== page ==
I’ve always been a tit bit jealous of those who had a steady journaling practice. Not only did I envy their ability to sit down and effortlessly flow out thoughts that actually made sense, but typically (at least according to Instagram), it poured out of them with beautiful cursive handwriting. Into a perfect floral pink notebook. Without any words scratched out.
How do they do it!?
This “journal envy” is one of the things that kept me from feeling connecting to my ability to handwrite my thoughts. I consistently put pressure on myself to make it look a certain way (aka perfect) and have my thoughts concisely organized so that years later I could return to my old dust-filled books, crack them open and take a gander at some of the thoughts going through my head at the time.
First of all, thoughts are not concise.
Second of all, I most likely won’t ever want to go back into my journals (I’m a fan of letting them go once I’m done). But if I do miraculously hold onto my journals through my many moves, the last thing I’ll be picky about is how concise my thoughts were in my journal entry or how perfect my handwriting was.
With that realization, I finally put to bed all of my unrealistic expectations around how journaling is supposed to go. I realized that writing for the sake of writing was the key to letting my thoughts flow out, rather than writing for the sake of reading later (again, something I most likely won’t do).
Besides changing my expectations on journaling, I also did a few more subtle changes…
Firstly, I stopped buying only the most beautiful journals. Ones like THIS allow my thoughts to flow the best. Additionally, I use any ole pen lying around. I come from a family that loves nice pens and beautiful journals so while this all may seem very “duh,” it was quiet a revelation for me to let go of having my journaling scene be nothing less than beautiful and Instagram worthy.
So now that you’ve got your cheap pen and plain notebook, what now? Here are three journaling tools that will help you unlock those mystical thoughts you’ve got paralyzed from coming out.
1. Write lists
Who says journaling needs to be written like a story? One of my favourite ways to journal is by writing lists with bullet points—it’s clean, clear and to the point. If you’re feeling stuck on what to write about in the morning, grab any old notebook and start with a list. Your lists can be anything but some good prompts to start with include: gratitude, goals for the week/month, things that make you happy, favourite self-care tools, your friends (I borrowed this idea from my friend Britnee. We laughed because it sounds like a middle school hobby, but give it a go! It’s actually quite satisfying), movies you want to watch, current favourite songs, nourishing go-to meals, to do’s and literally anything else.
There are also nifty journals called the Bullet Journal that help create some structure around these bulleted ideas you’ve got. Check it out here.
Ahhh, my new favourite way to journal! Tarot is incredible because it pulls out whatever you already have present within, but it flows out with less effort than if you pulled your thoughts out of thin air.
If you’re unfamiliar with Tarot, I encourage you to start by listening to this episode of the Mind Body Musings Podcast with Brigit Esselmont of Biddy Tarot HERE. The next step would be to buy her book Everyday Tarot, which will teach you all about how to use your intuition to read Tarot (which makes it way more fun than simply reading the card’s description out of the book).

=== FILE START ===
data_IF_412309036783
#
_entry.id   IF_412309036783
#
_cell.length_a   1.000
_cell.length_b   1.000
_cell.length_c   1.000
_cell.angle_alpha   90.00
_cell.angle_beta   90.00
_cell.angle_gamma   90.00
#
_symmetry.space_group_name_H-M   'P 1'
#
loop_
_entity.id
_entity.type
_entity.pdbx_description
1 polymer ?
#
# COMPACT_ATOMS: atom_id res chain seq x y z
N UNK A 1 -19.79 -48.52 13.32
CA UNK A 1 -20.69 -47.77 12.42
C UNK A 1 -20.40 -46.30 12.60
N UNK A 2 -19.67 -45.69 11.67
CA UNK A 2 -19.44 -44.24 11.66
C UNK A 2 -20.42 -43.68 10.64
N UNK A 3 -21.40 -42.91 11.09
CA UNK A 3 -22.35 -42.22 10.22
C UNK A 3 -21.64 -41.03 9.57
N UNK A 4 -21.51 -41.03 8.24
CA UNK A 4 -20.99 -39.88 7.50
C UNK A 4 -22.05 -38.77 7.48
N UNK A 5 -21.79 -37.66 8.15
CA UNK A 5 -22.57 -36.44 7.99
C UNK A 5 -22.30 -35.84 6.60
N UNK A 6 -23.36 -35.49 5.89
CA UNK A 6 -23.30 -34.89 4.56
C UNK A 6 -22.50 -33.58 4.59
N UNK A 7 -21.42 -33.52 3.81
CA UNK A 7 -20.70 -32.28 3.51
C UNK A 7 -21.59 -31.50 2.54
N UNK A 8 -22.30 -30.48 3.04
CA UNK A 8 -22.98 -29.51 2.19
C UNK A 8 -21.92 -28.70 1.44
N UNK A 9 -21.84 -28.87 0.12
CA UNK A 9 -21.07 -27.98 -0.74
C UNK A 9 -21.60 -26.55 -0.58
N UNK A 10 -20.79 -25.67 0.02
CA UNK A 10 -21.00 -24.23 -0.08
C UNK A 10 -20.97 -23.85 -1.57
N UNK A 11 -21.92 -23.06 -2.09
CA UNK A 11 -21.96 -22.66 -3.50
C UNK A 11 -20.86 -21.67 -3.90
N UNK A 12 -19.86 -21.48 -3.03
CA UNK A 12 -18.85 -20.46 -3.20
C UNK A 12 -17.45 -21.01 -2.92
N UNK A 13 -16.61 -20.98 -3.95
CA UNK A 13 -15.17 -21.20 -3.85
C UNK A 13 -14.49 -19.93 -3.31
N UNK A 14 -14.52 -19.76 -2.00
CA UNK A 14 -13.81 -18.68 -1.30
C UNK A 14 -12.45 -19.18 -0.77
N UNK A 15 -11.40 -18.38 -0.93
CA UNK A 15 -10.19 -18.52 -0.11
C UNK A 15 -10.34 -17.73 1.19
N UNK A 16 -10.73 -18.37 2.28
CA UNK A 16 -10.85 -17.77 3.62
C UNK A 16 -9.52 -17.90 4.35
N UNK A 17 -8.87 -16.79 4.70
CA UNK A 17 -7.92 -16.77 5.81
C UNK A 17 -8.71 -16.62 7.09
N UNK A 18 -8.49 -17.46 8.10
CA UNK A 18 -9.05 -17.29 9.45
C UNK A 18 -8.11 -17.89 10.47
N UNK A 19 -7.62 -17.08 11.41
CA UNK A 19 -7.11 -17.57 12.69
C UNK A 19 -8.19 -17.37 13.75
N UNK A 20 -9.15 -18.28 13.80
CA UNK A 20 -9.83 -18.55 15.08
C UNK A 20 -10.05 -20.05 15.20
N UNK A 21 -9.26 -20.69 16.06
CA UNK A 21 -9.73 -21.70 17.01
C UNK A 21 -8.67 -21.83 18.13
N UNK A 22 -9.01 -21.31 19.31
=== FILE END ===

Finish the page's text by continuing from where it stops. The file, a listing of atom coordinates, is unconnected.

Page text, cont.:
If you’re eager to get started NOW I can give you a simple blueprint for using your intuition when reading tarot.
It all begins with a question. Find a question that you want to ask the cards, such as “What do I need to know for this week?” or “How will I be best prepared for my upcoming date?” (Don’t ask a yes/no question. Tarot does not read the future).
Shuffle your cards, pull out one and then observe what you see. What do the colors look like? What is happening in the picture? What does the card make you feel like? What shapes do you see? Are they big or small?
Slow down and ask yourself, what does all of this tell you in regards to the question you asked? Journal on all of this.
You can then open the book that came with your cards to see what the card’s “official” meaning is, but remember that your intuition is the truest meaning of the card. Whatever you saw is what intuition is telling you deep down. That’s why I think Tarot is such an amazing tool for diving deeper into your subconscious—it gives you something to help make those inner thoughts so much more accessible!
3. Let it Out
My last tool is slightly cheating because it’s something like 350 tools into one. My good friend and colleague Katie Dalebout is such a journaling fanatic that she wrote an entire book on journaling. Inside of Let it Out is every journaling prompt you could possible desire as you begin your journaling routine. When I was first decided that I wanted to start journaling more, I started with the easiest place I knew—my phone.
I’d open my Evernote app and jot down thoughts as they came to me. As simple as that!
And if I had something more personal // deep to write about, I’d open my journaling app (DayOne) and text out my thoughts.
Remember, journaling has no one right way. If you’re “letting it out” as Katie would say, YOU ARE JOURNALING!
Take the pressure off yourself to do it one particular way and simply let yourself write. Put pen to paper or fingers to phone…either way, you’re doing something beautiful by spending time with your thoughts.
I’m curious, what is your favourite way to journal? Share your tools below, or let me know if you love one of the three I’ve listed here!